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Getting your finances sorted after a divorce

Written and accurate as at: Feb 14, 2024 Current Stats & Facts

For some people, the financial impact of divorce can be as devastating as the emotional impact. Having to start over in more ways than one can be nerve-wracking, but there are a few things you can do to get yourself back on firm financial footing.

Untangle your finances from your ex-spouse’s

One of the first orders of business might be cancelling any bank accounts or credit cards you jointly hold (or, if you plan to do so at a later date, introducing a co-signing system for when either of you needs to withdraw money).

Just be mindful of any direct debits you have linked to these accounts. It might be worth scanning your bank statements from the past year so you don’t miss any when setting up alternative arrangements.

Seek out legal advice

This is especially important if you weren’t too involved with managing your household’s finances while you were together. A lawyer will help you understand what your rights and obligations are as you hammer out the details of your separation or divorce. You might also be able to receive free legal advice by contacting a community legal centre or Legal Aid agency.

Divide your property

At some point, both you and your ex-spouse will have to think about how you’ll divide your shared assets (think the family home, car, and other valuables). If you can both agree on who gets what, you can apply for a consent order to formalise things. This is usually the best case scenario.

If you can’t reach an agreement, you might have to apply for a financial order.1 This is an order made by the court laying out how property should be divided, after taking into account you and your partner’s unique circumstances. Once a financial order is made, the parties involved must do everything required of them by the court.2

Keep in mind that there are time limits for applying to the court. Married couples will have 12 months from the divorce order (or a decree of nullity) to apply, while de facto couples will have two years from the date the relationship broke down.3

Sort out your mortgage

Things can get a bit tricky if you and your ex-spouse were still paying off your home when you decided to separate. Your home forms part of the divorce settlement, and since the mortgage is secured over the home it generally also forms part of the settlement. Ideally, you and your spouse will be able to work out what you intend to do with it and have that included in your agreement. Some options include:

  • Sell the property and split the profits between you
  • Have one party buy out the other (in which case the mortgage must be refinanced)
  • Come up with a custom arrangement that suits your situation

Revise your Will 

Your ex-spouse will most likely feature prominently in your Will (as a beneficiary and possibly executor), so it’s a good idea to review things to make sure your belongings go where you want them to when you pass away.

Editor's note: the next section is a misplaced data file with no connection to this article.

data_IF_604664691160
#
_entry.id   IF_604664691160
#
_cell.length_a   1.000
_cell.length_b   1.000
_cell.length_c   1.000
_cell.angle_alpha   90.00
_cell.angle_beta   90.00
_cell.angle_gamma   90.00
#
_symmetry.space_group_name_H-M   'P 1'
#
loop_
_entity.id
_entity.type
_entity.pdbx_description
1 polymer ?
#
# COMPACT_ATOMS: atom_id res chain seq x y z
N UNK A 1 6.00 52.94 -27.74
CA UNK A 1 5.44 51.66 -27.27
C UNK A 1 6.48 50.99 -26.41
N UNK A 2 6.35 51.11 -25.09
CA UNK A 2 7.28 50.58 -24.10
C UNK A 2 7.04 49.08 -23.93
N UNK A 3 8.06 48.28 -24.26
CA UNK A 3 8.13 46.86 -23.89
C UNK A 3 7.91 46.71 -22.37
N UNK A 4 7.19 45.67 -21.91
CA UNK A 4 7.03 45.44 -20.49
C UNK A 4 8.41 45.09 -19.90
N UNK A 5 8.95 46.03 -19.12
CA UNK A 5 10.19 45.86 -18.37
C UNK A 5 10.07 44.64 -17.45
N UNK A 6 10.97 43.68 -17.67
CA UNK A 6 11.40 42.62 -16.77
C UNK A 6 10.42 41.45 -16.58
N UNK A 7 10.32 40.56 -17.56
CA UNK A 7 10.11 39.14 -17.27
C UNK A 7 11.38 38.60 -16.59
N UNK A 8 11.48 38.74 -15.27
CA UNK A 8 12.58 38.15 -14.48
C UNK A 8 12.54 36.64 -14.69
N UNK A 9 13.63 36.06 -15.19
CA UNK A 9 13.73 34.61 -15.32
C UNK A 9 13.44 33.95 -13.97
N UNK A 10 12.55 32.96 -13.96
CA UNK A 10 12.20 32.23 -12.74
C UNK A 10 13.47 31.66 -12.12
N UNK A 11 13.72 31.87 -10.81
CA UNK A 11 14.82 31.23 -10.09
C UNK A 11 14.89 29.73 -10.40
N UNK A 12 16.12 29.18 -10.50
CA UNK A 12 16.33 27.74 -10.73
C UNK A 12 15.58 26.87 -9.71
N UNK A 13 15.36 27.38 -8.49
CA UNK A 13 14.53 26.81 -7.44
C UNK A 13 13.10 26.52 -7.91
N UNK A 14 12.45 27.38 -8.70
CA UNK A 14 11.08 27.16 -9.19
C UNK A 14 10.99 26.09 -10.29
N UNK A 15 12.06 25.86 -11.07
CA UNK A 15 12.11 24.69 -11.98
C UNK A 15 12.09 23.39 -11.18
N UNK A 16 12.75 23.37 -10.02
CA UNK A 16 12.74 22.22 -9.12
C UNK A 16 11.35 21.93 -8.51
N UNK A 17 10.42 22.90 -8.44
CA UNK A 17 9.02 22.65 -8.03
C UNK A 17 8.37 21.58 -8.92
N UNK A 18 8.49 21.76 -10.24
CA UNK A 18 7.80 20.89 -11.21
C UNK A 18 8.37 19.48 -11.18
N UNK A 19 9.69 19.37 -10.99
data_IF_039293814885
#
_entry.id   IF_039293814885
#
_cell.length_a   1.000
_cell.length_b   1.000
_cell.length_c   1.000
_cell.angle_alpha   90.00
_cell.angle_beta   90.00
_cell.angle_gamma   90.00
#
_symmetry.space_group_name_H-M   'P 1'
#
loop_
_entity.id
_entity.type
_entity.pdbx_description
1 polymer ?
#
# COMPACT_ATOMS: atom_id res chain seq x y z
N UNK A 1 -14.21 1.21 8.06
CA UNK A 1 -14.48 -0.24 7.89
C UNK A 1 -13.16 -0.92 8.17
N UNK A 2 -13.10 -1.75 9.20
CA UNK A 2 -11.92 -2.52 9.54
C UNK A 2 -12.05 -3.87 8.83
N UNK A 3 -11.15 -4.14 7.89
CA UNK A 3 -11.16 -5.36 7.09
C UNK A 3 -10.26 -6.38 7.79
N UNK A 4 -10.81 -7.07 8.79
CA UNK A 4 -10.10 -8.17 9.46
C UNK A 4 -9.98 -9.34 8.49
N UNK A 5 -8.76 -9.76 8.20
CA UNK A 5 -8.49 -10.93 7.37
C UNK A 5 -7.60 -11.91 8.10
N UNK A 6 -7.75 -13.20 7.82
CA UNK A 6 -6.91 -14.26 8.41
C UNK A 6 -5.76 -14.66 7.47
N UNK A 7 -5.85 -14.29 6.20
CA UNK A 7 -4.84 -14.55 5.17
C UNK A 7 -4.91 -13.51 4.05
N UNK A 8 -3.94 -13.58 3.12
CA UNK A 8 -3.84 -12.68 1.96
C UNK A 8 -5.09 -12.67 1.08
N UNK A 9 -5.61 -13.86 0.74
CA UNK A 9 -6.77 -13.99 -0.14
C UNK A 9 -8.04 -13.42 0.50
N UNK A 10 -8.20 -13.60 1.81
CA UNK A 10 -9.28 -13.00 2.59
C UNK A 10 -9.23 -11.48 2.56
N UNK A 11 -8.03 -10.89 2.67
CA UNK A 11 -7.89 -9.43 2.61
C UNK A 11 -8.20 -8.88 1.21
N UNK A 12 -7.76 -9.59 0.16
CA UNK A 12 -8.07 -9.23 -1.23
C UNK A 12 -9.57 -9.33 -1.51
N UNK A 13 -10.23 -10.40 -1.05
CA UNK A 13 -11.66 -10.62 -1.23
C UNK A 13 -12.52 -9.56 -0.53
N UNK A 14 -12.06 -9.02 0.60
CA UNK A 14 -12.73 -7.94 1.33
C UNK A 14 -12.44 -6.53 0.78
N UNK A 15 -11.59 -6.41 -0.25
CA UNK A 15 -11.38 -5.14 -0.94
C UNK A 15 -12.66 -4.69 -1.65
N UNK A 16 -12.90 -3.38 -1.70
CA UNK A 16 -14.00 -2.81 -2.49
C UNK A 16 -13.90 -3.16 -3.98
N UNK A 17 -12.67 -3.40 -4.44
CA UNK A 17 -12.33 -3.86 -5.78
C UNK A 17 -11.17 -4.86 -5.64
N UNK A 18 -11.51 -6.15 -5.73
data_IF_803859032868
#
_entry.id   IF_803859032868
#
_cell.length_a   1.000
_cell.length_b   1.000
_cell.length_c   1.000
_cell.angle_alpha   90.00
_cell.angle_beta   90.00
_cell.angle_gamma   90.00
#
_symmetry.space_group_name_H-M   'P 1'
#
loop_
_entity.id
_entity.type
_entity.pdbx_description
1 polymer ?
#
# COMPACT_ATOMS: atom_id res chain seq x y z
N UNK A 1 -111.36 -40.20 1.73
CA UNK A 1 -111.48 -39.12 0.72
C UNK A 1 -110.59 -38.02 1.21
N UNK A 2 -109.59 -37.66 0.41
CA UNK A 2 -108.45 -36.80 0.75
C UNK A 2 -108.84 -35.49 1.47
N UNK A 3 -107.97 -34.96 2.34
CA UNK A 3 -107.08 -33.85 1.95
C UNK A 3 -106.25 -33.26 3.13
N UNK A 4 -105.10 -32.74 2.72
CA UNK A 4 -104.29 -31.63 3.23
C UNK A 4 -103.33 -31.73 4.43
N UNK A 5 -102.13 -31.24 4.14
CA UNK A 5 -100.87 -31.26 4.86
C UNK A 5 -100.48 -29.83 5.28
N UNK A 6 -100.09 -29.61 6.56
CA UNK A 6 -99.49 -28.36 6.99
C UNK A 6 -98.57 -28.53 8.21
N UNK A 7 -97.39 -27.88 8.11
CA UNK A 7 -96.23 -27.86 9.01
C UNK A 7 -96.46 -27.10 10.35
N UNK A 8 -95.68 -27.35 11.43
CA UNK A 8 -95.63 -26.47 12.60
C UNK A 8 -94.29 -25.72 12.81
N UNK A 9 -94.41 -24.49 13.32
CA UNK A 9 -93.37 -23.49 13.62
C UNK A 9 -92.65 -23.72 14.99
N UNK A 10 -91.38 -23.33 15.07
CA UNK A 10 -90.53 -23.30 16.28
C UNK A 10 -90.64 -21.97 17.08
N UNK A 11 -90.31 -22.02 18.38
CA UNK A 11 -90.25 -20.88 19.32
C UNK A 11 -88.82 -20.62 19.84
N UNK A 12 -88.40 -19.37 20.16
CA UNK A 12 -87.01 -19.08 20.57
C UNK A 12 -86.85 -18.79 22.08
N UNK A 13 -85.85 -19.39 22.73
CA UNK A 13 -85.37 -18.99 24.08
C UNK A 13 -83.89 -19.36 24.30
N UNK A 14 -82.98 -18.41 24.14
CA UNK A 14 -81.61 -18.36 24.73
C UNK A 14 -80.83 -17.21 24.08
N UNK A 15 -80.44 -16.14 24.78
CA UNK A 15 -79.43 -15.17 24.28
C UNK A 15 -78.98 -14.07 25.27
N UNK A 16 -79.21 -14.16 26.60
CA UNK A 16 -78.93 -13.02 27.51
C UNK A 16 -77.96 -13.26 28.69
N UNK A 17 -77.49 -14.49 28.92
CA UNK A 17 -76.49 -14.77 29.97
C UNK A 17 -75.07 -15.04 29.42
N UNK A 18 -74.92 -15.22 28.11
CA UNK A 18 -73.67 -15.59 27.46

As divorce generally revokes a will, you might need to revise yours ahead of the divorce actually happening, otherwise any changes might get revoked when the divorce is finalised.

Beyond your Will, you might also have to revise your:

  • Enduring Powers of Attorney: which authorises someone to manage your financial and legal affairs on your behalf if you lose the capacity to do so yourself
  • Advance Care Directive: which informs doctors and loved ones of the type of care or treatment you’d prefer if you’re no longer able to communicate or make the decision yourself
  • Enduring Guardianship: which authorises someone to make lifestyle, health and medical decisions on your behalf if you lose the capacity to do so yourself.

Review your nominated beneficiaries for super and life insurance

It’s recommended that you review your superannuation and any life insurance policies you’ve taken out after a major life event, and separating from your partner certainly fits the bill. Death benefits typically aren’t covered by your Will, so it’s a good idea to check who you’ve nominated as your beneficiary and amend it if necessary. 

Keep in mind that when you end a marriage or de facto relationship, your former partner no longer qualifies as your spouse. Generally, this means a beneficiary nomination for the former partner will become invalid, unless that person satisfies the definition of financial dependent or an interdependency relationship. 

Get to work building up your savings

Along with any costs incurred in the process of separating (such as lawyer fees and divorce application fees), you’ll have to continue paying all your usual bills and expenses, but without the benefit of an additional income. To make sure you can cover these, think about ways you might be able to boost your savings.

This might involve temporarily decreasing spending on non-essential items and looking for cheaper plans on things like electricity and internet. This might seem like a chore to begin with, but building up a savings buffer can be a big part of regaining your financial independence after splitting with your partner. 

At the end of the day, even the most amicable of divorces can still be emotionally draining. Make sure you give yourself time to process events, and don’t hesitate to take a step back if you feel your mental health is being affected. 


1 Federal Circuit and Family Court of Australia
2 Federal Circuit and Family Court of Australia
3 Federal Circuit and Family Court of Australia

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